Rowan juniors and seniors were surprised and confused on March 21 when their housing selection options were restricted to only a select few properties. Many were frustrated and confused, not because of their choices, but because they’d been given no apparent notice of the changing policy.
Beginning in fall 2017, upperclassmen will no longer be permitted to select housing in the Townhouse complex, Edgewood Park Apartments or the Rowan Boulevard Apartment complex. Those students will now be required to select room assignments in 220 Rowan Boulevard or in two new university-affiliated housing buildings in the Rowan Boulevard area.
Travis Douglas, the assistant vice president for residential learning and inclusion programs at Rowan, said the policy adjustment came resulted from the increased number of students accepted to Rowan who then applied for housing. And because freshmen and sophomore students are required to live on-campus, that increase in students has pushed upperclassmen off campus and into university-affiliated housing. But materials promoting registration and providing instructions for students strangely failed to mention the new restrictions.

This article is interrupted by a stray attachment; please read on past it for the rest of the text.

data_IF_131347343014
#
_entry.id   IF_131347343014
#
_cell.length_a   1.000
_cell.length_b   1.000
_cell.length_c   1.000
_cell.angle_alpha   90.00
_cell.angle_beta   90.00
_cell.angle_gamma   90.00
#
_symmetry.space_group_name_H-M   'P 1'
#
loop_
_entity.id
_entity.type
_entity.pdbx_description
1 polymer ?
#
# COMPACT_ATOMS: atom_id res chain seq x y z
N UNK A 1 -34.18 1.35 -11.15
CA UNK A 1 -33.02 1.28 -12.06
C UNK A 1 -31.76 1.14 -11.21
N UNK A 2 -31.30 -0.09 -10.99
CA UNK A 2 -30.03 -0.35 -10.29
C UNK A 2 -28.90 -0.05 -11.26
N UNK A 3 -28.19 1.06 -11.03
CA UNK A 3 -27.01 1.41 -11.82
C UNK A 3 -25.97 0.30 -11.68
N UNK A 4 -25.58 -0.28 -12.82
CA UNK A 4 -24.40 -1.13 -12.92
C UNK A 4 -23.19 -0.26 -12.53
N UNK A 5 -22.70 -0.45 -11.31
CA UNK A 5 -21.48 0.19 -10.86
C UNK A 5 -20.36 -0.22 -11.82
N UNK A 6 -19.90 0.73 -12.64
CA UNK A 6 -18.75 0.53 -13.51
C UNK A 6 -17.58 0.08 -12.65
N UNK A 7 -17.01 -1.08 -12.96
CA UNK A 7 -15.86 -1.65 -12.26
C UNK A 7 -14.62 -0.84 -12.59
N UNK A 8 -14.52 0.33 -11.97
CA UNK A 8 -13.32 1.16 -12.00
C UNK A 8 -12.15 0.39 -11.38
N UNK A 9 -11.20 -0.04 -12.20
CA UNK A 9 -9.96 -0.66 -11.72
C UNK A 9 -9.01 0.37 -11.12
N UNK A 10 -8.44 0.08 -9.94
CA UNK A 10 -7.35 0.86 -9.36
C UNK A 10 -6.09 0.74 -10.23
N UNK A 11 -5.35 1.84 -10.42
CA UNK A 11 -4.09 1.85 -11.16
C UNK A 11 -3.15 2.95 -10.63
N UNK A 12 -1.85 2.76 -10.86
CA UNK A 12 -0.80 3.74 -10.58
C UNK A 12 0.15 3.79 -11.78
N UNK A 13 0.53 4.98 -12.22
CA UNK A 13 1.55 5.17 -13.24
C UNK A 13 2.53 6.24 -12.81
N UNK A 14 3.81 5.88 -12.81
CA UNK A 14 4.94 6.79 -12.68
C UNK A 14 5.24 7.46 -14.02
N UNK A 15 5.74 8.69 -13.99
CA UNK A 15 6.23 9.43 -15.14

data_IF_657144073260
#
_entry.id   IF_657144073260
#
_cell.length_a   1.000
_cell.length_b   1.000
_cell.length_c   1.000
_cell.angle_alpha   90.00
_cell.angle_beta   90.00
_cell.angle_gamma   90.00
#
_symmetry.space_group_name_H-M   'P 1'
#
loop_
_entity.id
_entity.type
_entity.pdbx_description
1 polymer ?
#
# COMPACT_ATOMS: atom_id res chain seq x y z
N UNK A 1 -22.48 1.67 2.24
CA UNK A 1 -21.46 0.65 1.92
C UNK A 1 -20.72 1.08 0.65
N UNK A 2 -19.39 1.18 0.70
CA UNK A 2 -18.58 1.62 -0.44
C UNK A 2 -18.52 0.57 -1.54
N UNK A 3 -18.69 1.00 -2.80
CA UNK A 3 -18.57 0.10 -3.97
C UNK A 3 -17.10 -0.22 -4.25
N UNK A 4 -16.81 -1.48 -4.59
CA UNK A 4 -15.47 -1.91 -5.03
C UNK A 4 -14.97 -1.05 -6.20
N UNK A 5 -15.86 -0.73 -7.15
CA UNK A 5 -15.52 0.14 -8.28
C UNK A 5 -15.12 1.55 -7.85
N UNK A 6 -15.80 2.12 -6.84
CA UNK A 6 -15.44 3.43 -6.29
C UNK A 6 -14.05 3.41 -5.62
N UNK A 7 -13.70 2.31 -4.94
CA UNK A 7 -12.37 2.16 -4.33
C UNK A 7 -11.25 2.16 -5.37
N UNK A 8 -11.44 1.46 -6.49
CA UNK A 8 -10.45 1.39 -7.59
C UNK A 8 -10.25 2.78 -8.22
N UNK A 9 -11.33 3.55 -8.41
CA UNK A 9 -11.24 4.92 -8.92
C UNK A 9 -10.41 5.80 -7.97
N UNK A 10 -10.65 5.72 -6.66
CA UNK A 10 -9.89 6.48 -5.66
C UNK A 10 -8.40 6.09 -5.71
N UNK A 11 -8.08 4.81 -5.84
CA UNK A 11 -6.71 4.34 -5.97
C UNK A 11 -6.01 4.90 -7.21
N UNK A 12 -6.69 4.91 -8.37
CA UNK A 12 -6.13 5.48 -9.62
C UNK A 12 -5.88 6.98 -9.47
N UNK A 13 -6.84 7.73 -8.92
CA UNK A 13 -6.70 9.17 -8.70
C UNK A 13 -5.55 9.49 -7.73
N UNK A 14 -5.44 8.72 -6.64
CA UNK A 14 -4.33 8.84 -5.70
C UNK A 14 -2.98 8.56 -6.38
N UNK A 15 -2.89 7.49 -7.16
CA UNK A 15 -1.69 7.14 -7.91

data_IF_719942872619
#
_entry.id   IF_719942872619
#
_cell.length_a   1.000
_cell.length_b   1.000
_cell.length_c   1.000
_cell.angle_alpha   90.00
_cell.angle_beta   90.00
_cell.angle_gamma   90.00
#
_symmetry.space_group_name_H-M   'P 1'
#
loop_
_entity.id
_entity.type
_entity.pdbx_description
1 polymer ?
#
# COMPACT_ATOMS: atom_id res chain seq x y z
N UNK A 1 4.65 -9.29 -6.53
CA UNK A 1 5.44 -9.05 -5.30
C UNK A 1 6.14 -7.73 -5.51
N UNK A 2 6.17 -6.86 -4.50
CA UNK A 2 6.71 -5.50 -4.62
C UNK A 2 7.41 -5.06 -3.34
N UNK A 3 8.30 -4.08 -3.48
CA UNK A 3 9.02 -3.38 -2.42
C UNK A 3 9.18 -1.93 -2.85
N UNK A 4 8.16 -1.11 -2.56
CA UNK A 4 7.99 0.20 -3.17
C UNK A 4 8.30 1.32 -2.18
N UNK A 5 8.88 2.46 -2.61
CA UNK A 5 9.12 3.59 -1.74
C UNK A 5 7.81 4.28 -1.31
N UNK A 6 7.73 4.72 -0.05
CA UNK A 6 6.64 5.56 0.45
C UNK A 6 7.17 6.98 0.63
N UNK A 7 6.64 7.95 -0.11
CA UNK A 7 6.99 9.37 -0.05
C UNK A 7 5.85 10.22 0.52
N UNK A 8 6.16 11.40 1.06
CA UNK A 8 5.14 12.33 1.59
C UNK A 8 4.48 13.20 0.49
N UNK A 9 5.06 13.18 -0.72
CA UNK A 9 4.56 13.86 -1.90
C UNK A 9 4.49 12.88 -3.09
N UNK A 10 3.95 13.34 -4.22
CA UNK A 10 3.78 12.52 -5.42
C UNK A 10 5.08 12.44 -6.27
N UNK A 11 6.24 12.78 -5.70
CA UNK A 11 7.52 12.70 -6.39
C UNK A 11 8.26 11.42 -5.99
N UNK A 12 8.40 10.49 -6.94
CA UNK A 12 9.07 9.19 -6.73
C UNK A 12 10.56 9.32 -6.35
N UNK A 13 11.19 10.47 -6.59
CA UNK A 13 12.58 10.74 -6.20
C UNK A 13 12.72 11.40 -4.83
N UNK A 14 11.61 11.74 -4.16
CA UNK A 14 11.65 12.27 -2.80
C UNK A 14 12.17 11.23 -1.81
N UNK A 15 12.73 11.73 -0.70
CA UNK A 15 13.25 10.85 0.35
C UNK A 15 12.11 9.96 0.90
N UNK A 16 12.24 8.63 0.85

A brochure for housing selection details the process of registering for and selecting housing, but makes no mention of the new policy or the restrictions upperclassmen could expect on registration day. The web page devoted to housing registration and selection still makes no mention of the policy, as of April 5. A Rowan Announcer sent to student emails on March 21 (the day room selection opened to some upperclassman) advertises the new properties and the option available to students to live in them, but makes no reference to the restrictions. It directs students to the web page and brochure, which also fail to make light of the change.
Students expressed repeatedly to our reporters that the spaces being made available to them were certainly up to their standards, but that the shock of being denied the spaces they’d planned to choose had created headaches and confusion. More than that, it caused frustration for those students with preferences to live on different parts of campus because of the proximity those spaces offered to buildings where they spent most of their time for classes and clubs. Regardless of what the promotional materials say, downtown housing is still a long way from the center of Rowan’s campus. The further housing is pushed in that direction, the more of a burden it will create for those being asked to live there.
To be fair, the housing options are state-of-the-art and likely will be in wonderful condition. They are both new, and have thus far been given excessive publicity. Still, the lack of communication between the administration and its students was as if a fog-like something was being hidden from them. Students will be happy where they end up – as long as they can afford it – but unveiling policy changes as they come into effect is a backhanded move that certainly left some scars.